Description: Job Market Practice Talk Yue Zhao (Iowa State University)
Location: 368A Heady Hall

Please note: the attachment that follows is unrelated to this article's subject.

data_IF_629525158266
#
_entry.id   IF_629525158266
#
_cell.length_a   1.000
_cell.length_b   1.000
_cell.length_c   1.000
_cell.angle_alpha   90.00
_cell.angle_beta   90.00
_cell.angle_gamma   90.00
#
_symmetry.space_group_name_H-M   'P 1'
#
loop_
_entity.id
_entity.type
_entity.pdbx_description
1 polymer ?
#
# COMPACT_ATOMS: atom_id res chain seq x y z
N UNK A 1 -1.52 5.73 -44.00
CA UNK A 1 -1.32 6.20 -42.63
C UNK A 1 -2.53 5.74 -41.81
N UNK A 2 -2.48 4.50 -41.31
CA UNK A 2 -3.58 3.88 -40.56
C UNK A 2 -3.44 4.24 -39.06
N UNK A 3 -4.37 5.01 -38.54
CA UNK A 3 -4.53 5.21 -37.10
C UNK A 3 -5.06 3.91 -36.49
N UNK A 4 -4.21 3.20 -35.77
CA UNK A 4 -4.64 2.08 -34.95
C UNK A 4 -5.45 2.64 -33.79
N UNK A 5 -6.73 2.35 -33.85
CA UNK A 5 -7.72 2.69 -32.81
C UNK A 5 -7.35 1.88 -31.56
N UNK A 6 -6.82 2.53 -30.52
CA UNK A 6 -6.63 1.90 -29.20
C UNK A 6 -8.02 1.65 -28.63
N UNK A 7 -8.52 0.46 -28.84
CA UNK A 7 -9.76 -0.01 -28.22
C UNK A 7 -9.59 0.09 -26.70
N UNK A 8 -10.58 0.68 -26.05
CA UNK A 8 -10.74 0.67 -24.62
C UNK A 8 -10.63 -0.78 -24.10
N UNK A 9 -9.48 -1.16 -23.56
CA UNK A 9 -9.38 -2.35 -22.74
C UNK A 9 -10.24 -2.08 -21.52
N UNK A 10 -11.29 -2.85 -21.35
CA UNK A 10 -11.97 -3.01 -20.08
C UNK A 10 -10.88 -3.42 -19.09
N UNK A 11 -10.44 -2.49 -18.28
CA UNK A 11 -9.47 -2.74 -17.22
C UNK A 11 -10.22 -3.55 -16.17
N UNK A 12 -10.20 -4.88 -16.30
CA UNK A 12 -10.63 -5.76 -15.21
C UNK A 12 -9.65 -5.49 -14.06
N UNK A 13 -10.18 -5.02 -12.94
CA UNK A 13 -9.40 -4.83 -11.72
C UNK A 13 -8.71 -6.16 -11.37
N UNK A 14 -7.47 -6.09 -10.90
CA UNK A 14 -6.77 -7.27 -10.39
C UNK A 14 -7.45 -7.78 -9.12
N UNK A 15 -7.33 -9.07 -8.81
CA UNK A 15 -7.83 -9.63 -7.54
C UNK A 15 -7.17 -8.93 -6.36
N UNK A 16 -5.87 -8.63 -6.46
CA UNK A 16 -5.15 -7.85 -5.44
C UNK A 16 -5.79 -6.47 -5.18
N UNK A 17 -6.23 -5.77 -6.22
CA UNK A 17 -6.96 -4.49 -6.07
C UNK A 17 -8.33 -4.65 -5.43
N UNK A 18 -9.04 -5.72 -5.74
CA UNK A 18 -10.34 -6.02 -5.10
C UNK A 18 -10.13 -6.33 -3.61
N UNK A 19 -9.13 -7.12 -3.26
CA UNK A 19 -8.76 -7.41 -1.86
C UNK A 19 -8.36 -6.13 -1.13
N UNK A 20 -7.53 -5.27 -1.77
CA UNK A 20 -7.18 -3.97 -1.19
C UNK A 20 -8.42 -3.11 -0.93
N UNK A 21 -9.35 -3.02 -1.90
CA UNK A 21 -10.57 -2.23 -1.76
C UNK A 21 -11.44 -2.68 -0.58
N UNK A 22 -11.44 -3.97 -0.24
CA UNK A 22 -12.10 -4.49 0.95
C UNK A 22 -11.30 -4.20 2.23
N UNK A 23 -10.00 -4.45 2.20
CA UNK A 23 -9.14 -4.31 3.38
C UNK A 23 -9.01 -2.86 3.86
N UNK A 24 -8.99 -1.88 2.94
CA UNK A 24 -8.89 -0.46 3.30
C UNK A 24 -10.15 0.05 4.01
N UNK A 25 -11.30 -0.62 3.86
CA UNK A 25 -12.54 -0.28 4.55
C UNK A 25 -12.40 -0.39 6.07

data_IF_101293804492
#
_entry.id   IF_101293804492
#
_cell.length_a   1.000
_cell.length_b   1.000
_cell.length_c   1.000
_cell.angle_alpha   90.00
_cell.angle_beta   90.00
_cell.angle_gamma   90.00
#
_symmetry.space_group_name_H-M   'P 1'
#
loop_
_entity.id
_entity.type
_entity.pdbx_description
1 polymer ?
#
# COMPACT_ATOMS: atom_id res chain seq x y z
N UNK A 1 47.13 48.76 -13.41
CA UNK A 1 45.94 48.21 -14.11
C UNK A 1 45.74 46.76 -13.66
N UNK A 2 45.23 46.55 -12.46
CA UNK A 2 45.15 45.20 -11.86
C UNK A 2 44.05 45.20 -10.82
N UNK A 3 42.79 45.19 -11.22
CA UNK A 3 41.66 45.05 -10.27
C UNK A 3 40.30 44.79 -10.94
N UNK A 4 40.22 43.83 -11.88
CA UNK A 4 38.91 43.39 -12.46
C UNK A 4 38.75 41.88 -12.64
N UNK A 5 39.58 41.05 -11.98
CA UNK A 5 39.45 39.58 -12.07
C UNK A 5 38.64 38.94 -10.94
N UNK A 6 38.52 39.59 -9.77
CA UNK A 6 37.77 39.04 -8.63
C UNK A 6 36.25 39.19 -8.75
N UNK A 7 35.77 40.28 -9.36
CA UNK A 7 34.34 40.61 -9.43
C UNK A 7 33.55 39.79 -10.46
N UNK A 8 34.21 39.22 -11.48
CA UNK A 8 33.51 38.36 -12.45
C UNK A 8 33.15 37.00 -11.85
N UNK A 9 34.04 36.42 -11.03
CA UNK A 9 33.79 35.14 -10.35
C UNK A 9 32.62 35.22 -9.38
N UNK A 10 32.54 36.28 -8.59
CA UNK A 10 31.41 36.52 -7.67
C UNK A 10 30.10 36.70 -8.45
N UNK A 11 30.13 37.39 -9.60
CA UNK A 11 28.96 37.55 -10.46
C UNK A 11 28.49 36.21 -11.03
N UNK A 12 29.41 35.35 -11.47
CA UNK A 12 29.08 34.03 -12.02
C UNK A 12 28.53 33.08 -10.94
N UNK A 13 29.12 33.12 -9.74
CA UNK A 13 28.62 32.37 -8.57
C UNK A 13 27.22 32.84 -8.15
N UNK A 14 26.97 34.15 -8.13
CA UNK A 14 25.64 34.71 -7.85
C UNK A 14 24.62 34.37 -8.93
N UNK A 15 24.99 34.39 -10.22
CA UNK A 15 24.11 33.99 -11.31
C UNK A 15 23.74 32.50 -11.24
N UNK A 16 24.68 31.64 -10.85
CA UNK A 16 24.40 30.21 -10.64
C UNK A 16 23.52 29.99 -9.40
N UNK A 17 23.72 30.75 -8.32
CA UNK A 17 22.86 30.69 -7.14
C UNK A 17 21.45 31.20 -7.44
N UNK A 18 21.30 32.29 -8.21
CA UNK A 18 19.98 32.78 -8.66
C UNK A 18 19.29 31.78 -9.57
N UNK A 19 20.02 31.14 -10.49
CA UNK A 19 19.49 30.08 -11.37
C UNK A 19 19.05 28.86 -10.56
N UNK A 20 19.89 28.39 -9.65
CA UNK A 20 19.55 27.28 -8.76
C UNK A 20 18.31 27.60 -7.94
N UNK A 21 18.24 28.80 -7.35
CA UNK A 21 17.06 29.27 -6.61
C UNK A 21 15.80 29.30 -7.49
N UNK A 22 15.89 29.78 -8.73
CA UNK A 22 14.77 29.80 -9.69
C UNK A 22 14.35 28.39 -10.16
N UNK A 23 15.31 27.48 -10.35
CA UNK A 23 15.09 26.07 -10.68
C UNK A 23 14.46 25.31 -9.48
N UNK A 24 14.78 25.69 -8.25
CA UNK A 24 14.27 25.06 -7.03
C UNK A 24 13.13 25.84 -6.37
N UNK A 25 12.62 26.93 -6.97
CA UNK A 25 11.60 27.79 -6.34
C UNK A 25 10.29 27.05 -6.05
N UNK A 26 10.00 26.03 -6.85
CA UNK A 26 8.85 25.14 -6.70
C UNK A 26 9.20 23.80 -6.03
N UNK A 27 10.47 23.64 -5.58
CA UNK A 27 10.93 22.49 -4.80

Abstract: This study examines optimal corn seeding rate decisions with intent to understand the relationship between seeding rate, yield risk, and risk aversion. The investigation delves into any precautionary motives driving these optimal seeding rate decisions. Our conceptual model indicates that seed is a marginally risk-reducing input if it decreases yield variability, and marginally risk-increasing if it increases it. Our model also demonstrates that under DARA utility, an increase in the ratio of seed cost to output price reduces optimal seed use when seed is marginally risk-increasing. Conversely, if seed is risk-reducing, the effect is ambiguous. In addition, under DARA utility a higher level of risk aversion and greater yield risks both increase the optimal seeding rate when seed is a marginally risk-reducing input, and decrease it when seed is marginally risk-increasing. Drawing upon agronomic field experiments conducted in Ohio and Illinois from 2012 to 2016 and employing a novel flexible production technology, our empirical analysis and simulations reveal that increasing the seeding rate diminishes production risk when the seeding rate is under a specified threshold and amplifies it when the threshold is exceeded. We find that corn seed is marginally risk-reducing in Ohio and marginally risk-increasing in Illinois given the estimated seed and grain prices during the experimental period. As a result, precautionary motives trigger increased seed use in Ohio and reduced use in Illinois. When the producer exhibits a low level of risk aversion, as defined by us, there is a 0.14% increase in the seeding rate application in Ohio, while in Illinois there's a 0.16% decrease. In contrast, for a producer with a high level of risk aversion, the rates change to a 0.21% increase in Ohio and a 0.33% decrease in Illinois. We also find that implementing crop rotation and no-tillage production practices can aid in reducing yield risks. Our simulations also indicate that yield insurance decreases the optimal seeding rate for both risk-neutral and risk-averse producers in Ohio and Illinois, as a result of moral hazard effects. Finally, we evaluate the environmental impacts associated with changes in seeding rates, induced by precautionary motives and the use of insurance contracts, with a particular focus on their effects on bird biodiversity.